If you can afford a nice one, by all means. But if you’ve seen (and worked) in some of the places I have, you’d be *glad* to be a “burden” on your children.
I guess she wants the AMA to have a wear blue for men day.
I would not be a burden on my children. I was not raised that way. My grandparents picked their nursing homes. My parents have one picked out.
I’ll do the same.
Some are bad, and some are okay. Of course, the good ones are usually more expensive. It just means you have to save more money and be prepared.
Did it ever occur to you that is because Gardasil (HPV vaccine) is only tested and approved in women? It may not work in men, or it may make little boys grow breasts or sing show tunes.
Not me! We have six children and they are all arguing over who ‘gets’ to have me and hubby live with them when we get ‘old’. They have this attitude because we cared for my mother-in-law in our home until she died. They got to see some of the hardship, but they also got to experience the joys of their grandma.
I’ve worked in nursing homes and they are not for the faint hearted. My mother-in-law had to spend some time in a home for rehabilitation after breaking her pelvis. It cost us $7000 a month for her care and her drugs. You better have a lot saved if you want a quality (sufficiently staffed by caring, trained people) nursing home.
The Scriptures say that a man who does not provide for his family is worse than an infidel. This responsibility can be through a nursing home especially in latter year Alksheimers.
A man who doesn't have kids or an army to keep his elderly Alksheimers wife from vanishing into Lost and Gone Forever, a good nursing home is a godsend.
The Home I minister in has a husband who lives at the same home where his Alksheimers wife does. This is how he meets his responsibility to love His wife.
IMHO, it is best that one keeps ones loved ones at home to the best of ones abilities. Sometimes, the needs go beyond the abilities of the best of us.
So I would not be too cruel with those who have been pushed beyond the extreme. The Lord humbles the proud, but gives grace to the humble.
Men get cancer from HPV?
Anywhere near the rate/severity of women?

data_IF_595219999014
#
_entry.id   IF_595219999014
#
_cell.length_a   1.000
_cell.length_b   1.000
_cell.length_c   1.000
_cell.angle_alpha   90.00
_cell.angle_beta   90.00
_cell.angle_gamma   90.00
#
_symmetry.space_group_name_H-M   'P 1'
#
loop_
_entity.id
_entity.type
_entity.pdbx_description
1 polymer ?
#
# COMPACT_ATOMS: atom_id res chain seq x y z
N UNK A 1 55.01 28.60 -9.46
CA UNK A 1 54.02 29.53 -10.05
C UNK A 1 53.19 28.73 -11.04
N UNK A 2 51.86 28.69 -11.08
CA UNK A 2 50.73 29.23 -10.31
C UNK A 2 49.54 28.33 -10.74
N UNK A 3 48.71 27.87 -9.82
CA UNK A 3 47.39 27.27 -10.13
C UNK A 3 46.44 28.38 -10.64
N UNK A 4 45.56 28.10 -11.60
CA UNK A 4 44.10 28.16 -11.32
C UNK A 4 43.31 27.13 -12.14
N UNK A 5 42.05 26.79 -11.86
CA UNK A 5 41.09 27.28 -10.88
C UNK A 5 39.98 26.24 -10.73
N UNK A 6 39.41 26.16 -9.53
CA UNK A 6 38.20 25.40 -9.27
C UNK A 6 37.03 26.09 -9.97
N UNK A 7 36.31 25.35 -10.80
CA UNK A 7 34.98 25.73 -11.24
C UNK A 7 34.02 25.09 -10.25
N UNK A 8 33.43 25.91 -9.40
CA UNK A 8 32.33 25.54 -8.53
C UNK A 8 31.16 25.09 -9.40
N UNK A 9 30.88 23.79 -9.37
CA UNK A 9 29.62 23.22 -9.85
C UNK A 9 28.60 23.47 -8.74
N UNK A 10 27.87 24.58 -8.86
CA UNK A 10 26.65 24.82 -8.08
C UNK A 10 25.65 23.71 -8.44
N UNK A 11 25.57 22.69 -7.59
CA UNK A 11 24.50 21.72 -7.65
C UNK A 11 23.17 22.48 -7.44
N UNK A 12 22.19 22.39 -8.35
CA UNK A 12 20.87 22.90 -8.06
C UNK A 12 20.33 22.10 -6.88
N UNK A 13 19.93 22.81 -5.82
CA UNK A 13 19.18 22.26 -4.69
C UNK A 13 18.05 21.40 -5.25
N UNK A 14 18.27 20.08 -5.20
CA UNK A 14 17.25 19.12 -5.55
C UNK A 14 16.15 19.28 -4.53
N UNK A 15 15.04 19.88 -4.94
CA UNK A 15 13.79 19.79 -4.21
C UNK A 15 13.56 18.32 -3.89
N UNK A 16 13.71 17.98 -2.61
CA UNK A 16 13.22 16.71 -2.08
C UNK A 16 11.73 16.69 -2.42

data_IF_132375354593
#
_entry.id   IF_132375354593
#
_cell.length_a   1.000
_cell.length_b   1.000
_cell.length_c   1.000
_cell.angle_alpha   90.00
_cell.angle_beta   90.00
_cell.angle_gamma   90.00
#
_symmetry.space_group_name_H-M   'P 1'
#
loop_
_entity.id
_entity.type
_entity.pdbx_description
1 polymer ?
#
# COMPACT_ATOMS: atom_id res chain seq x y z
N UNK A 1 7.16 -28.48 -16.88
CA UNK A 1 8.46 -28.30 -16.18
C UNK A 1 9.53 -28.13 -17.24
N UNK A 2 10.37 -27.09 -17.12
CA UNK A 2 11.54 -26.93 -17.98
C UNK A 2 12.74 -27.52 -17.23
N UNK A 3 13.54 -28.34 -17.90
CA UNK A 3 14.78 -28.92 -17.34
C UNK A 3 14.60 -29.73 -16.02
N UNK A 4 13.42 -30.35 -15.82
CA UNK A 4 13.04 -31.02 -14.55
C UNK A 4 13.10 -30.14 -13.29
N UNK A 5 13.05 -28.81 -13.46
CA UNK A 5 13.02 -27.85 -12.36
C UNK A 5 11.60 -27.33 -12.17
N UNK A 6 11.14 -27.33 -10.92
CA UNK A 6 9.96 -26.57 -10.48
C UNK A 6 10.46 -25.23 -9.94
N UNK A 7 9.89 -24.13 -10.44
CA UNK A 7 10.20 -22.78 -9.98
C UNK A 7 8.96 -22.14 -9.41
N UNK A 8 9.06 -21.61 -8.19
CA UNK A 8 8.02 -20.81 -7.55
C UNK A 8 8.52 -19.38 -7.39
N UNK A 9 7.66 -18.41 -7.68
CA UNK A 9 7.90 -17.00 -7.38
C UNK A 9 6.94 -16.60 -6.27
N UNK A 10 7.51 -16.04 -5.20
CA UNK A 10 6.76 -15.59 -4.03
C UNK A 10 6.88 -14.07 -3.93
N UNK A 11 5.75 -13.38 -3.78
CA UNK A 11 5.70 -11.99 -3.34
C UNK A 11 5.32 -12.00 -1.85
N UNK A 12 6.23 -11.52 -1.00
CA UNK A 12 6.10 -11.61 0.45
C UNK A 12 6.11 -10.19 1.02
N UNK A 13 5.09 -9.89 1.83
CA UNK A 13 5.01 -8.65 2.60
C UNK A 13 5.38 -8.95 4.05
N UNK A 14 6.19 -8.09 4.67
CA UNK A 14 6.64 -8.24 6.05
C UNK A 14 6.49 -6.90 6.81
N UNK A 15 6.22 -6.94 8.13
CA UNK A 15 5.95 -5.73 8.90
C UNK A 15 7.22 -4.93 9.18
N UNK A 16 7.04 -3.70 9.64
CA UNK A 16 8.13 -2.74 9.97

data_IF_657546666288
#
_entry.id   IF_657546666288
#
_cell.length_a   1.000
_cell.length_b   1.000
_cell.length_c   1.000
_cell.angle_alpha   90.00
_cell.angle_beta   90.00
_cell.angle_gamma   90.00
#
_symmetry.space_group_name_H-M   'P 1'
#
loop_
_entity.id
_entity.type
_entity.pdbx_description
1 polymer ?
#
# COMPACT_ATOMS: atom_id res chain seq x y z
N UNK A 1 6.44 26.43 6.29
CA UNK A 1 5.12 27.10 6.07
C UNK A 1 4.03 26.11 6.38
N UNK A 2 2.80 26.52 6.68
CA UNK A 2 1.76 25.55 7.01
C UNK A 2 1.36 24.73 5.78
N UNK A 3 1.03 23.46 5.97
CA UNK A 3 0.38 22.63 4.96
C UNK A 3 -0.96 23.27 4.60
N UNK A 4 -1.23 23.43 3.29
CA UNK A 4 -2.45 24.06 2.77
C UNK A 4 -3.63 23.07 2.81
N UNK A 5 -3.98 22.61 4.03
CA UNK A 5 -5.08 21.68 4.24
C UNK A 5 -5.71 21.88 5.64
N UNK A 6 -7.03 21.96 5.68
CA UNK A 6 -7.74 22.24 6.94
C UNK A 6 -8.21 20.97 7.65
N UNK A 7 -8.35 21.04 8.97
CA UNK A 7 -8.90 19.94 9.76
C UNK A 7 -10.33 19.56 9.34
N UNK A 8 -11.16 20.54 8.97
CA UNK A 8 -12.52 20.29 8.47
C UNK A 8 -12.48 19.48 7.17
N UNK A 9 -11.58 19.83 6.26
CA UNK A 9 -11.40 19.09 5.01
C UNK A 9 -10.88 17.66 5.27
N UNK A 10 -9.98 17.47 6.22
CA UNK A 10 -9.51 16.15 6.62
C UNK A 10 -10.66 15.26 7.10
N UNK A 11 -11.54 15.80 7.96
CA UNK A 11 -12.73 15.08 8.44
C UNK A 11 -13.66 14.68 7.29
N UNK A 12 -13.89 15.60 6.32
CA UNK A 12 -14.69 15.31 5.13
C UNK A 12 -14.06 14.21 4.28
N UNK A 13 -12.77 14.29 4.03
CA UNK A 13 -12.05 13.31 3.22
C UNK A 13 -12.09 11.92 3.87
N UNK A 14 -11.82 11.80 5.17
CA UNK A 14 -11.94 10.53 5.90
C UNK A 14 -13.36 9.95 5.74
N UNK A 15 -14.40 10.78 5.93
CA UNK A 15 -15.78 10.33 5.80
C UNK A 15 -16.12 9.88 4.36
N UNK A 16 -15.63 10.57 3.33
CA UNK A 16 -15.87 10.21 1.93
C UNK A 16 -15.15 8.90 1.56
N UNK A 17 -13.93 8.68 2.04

Finally, a common sense posting. THe other issue is that the symptoms of heart attacks are different between men and women, with most education on warning signs being for men. So it is important that women get educated, and still make sure men stay educated. Eat right and excercise helps.
Q: Why do Jewish men die before their wives?
A: They WANT to. (ta-da-bump!)
I don't know why you're making this into such a gender thing. Men DO get screened, and heart disease in men has gotten the lion's share of research dollars in the past. I'm glad this research has been done, but I never got my knickers in a twist over it because they weren't doing as much research on women at the time.
I'm just thankful that my own doctor was interested enough in the symptoms I was having on Christmas Day that he seconded my desire to go to the ER. Turns out, my heart function was down to 15%. It had nothing to do with disease, thank goodness, they think it was a virus that attacked my heart, but my Doc put the symptoms together and assumed it was a problem with my heart, when I just thought it was bronchitis, or walking pneumonia, on top of menopause.
Women's symptoms when they have a heart attack are often not like those that would be expected. They can often have a heart attack and not even know that is what it was. Because of that, they may not seek medical treatment - at least, not in time. (My mother had a heart attack and never knew it until years later. By the, of course, the damage to her heart was killing her.)
In addition, heart disease is growing at a much faster rate among women than men.
So, I don't have a problem with this effort by the AHA to draw attention to these issues. It doesn't mean they aren't doing anything for men.
“Back in 1920, men and women had almost identical life spans. But the looming threat of heart disease widened that gap.”
I call Bullsh—
I bet they are using average life span for the comparison.
Childbirth used to be much more risky than it is today. When the death-during-childbirth rates dropped, the average lifespan for women went up.